Voting at Meetings Prior to the commencement of the meeting, the Chairperson must have a clear understanding of the voting rights of the members. For this reason it is useful to have a copy of the club constitution on hand at every meeting. The Chairman must decide which the most appropriate way of taking a vote whether it be: a. A show of hands. b. A verbal vote. c. A ballot vote.
Example of Annual General Meeting Agenda UCD TIDDLYWINKS CLUB Fifth Annual General Meeting Friday 22nd August, 2011.
Welcome and Introductions • Present • Apologies
Confirmation of Minutes of fourth Annual General Meeting 3 June 2002
Adoption of Annual Accounts for year end 31 March, 2003
Notices of Motion
Election of Officers
Report of Honours Award Committee (presentation of honours, life membership etc.)
Close of Meeting
Common Problems with Meetings Meetings can be plagued by problems. Some of the most often recurring problems are easily avoided if you know what you are looking for: • Lack of clarity: The chair should clarify or sum up all issues, for the purpose of the attendees and the minute taker. • Decisions delayed: Putting off a decision won’t make it go away. Only do this if you genuinely need more information or wider consultation. • Too little involvement: Make sure everyone get’s the chance to share their point of view. If someone is being over-bearing ask them to be quiet and let others have some input. • Meetings go on too long: Agree a rough finishing time at the beginning of the meeting and don’t let people ramble on. • Lack of understanding of the issues: Make sure people are given the information they need to make a decision on an issue. • No real follow up: Make sure actions are clearly identified. If work is not done then it is easier to find out where the problem is..
Recruitment, Communications & Promotion 14.1
This is the annual sports guide published by the AUC and is the official sports handbook for students, staff and visitors to the University. It functions as an all year round reference book and provides in-depth information on all UCD sports clubs. Clubs are actively encouraged to submit information and photographs for publication. Forms will be sent to each club Secretary at the end of the last semester requesting their club submission. The information submitted by clubs for publication is also used to update the clubs section on the UCD Sport website. 14.2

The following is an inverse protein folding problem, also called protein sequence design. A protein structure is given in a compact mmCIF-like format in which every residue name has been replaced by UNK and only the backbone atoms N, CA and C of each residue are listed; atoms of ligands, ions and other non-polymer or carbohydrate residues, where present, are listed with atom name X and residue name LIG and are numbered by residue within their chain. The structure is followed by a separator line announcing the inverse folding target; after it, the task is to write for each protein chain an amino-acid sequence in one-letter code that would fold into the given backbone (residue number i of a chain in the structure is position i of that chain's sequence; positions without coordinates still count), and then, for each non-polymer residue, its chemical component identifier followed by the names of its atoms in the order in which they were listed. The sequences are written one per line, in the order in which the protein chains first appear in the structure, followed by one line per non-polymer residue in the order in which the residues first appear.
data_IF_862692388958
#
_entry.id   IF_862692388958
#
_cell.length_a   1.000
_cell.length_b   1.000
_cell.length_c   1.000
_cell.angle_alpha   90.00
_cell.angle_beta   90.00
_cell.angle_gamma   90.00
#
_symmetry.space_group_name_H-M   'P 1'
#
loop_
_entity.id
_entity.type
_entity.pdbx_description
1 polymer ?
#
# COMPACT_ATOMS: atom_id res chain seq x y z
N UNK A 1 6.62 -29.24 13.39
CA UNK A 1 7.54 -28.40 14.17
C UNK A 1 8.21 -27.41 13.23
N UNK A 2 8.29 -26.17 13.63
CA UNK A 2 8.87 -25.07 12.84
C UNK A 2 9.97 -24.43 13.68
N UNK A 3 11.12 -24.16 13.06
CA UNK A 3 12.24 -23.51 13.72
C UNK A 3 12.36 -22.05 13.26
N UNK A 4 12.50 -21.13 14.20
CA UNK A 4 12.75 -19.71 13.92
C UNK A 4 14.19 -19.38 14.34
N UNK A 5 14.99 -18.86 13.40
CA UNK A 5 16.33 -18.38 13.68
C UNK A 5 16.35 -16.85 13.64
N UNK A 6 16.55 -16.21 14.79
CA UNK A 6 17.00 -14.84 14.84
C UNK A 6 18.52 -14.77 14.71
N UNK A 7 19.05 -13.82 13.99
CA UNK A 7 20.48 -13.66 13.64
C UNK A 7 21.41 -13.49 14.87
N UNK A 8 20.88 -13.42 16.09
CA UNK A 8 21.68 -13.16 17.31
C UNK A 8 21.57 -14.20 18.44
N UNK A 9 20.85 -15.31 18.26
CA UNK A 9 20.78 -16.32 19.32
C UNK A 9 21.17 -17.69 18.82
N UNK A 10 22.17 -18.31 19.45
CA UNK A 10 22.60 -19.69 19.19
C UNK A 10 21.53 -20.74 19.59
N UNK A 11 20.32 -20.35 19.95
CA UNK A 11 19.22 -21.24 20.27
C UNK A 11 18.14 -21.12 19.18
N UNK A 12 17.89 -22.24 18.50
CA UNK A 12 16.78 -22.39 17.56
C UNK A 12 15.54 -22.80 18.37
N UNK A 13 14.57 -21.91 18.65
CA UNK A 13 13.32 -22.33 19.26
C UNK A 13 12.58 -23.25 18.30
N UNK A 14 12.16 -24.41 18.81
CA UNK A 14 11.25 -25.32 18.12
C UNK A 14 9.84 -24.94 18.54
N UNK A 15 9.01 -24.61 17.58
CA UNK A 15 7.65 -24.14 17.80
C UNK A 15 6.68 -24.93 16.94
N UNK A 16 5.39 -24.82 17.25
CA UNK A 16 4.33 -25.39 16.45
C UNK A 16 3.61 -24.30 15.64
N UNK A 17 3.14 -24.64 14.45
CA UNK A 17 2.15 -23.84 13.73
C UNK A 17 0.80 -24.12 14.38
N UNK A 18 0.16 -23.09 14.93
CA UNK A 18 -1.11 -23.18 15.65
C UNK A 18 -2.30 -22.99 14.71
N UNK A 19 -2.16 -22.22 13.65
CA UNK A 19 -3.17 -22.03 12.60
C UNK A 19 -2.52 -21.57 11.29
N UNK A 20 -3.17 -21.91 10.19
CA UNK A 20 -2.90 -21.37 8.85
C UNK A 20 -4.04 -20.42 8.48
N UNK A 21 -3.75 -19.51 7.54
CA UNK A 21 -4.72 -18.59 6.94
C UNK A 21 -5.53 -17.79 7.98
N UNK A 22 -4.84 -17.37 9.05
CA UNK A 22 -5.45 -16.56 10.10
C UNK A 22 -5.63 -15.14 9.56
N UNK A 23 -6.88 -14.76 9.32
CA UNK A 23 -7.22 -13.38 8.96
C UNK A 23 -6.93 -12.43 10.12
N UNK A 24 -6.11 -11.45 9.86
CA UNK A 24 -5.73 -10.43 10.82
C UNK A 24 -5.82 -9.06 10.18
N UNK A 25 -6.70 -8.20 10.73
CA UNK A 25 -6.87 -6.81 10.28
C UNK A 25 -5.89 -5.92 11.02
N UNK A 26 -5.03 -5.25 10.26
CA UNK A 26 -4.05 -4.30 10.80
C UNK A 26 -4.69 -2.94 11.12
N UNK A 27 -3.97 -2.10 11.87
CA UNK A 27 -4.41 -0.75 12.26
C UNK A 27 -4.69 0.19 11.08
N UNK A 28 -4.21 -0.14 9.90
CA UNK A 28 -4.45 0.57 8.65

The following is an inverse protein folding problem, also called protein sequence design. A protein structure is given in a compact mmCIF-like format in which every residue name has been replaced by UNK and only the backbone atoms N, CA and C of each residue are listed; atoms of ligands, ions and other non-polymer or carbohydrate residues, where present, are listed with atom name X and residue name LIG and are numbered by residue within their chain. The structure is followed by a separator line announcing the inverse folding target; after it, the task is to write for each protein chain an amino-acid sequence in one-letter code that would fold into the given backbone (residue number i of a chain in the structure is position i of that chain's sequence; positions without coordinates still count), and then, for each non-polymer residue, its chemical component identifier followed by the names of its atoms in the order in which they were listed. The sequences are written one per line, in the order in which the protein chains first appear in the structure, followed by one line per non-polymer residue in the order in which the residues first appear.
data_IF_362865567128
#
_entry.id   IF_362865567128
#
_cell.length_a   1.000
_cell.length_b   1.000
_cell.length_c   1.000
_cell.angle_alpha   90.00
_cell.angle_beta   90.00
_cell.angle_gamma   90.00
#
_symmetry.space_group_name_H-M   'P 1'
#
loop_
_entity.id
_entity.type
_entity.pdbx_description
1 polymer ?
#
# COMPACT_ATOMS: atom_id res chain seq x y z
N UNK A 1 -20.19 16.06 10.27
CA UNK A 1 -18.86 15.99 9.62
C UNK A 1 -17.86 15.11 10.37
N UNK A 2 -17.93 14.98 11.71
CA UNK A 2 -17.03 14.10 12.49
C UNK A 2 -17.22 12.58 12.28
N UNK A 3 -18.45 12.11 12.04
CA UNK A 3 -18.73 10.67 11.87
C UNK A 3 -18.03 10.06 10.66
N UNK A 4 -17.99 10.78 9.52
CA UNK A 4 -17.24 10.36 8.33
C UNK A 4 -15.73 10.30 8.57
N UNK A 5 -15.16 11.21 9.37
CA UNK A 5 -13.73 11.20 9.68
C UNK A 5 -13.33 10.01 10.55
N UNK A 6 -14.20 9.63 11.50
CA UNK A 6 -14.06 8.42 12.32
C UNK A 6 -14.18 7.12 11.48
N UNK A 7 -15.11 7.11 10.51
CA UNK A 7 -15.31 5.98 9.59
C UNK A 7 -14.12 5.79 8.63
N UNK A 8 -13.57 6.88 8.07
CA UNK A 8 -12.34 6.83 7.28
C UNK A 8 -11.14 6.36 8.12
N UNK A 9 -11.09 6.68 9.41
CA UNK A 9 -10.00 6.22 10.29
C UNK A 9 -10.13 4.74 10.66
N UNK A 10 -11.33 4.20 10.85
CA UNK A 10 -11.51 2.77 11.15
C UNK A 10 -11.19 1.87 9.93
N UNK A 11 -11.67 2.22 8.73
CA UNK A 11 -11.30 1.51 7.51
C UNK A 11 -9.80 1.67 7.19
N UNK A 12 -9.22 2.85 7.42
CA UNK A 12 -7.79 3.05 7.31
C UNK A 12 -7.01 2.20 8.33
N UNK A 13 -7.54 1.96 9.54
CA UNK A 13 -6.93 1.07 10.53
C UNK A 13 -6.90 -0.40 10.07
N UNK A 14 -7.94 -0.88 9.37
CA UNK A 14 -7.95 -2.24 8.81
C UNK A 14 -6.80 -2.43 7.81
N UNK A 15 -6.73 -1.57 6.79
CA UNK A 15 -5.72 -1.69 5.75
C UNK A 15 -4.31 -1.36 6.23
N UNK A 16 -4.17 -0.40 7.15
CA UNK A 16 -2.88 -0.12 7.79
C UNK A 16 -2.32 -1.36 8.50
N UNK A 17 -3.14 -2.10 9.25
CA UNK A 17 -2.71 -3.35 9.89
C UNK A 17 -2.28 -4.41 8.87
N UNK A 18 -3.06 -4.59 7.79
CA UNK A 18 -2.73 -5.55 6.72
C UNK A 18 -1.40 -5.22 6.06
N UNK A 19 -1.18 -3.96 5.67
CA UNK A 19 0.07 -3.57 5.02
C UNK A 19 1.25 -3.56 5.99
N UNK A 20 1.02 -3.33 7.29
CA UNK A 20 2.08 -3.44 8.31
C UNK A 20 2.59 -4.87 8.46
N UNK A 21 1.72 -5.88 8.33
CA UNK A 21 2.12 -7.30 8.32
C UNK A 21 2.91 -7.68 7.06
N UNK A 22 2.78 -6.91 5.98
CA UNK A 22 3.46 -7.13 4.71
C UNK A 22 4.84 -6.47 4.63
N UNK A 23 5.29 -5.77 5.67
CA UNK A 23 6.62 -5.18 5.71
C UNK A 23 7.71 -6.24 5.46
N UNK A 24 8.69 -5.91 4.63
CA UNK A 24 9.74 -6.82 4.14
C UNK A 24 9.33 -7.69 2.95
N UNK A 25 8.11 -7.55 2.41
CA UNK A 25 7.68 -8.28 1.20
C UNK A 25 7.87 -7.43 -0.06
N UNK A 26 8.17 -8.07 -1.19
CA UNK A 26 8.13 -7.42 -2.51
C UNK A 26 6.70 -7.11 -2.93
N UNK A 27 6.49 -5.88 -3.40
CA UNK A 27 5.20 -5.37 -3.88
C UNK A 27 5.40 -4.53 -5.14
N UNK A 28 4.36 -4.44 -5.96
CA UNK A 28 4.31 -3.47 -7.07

UCD Sport presently has a website www.ucd.ie/sport this site is attached to the UCD main page. On the UCD Sport site you will find a “Clubs” section at www.ucd.ie/sport/clubs.htm where an article and contact details are posted on each club. The website is updated on an almost daily basis. Within the “Clubs” section clubs can also download information and forms e.g. the Club Operations Manual, annual grant application form, senior treasurer nomination form etc. Clubs also feature in the main news section of the site and all clubs are encouraged to regularly submit news articles for publication. Any club wishing to make announcements such as match/fixture reports is invited to use the website: www.ucd.ie/sport In addition, the UCD Sport website is also linked to the main UCD Events calendar and clubs are asked to post all their major events and fixtures on the Events calendar. 14.3
In addition, to the individual club pages on the UCD Sport website, all clubs are invited to attach their own website to the UCD Sport “Club” section. Furthermore, please be advised that club websites can be hosted on the UCD server, in order to do this the following must be done: • Complete a web account registration form for Clubs and Societies which can be found at: www.ucd.ie/itservices/ internet/socrenewal.doc • Captains should fill out this form, get it signed by the AUC Executive Secretary and then return it to the Web Unit. If the club already has a Web account the renewal form should be filled out when the officers of the club are changed. Where your club website is hosted on an alternate server please supply details so that a link can be established to your site. Please note that it is essential that you have a reliable person who will update your site regularly with information on events, results, profiles, etc. Without this the benefit of having a website is nullified.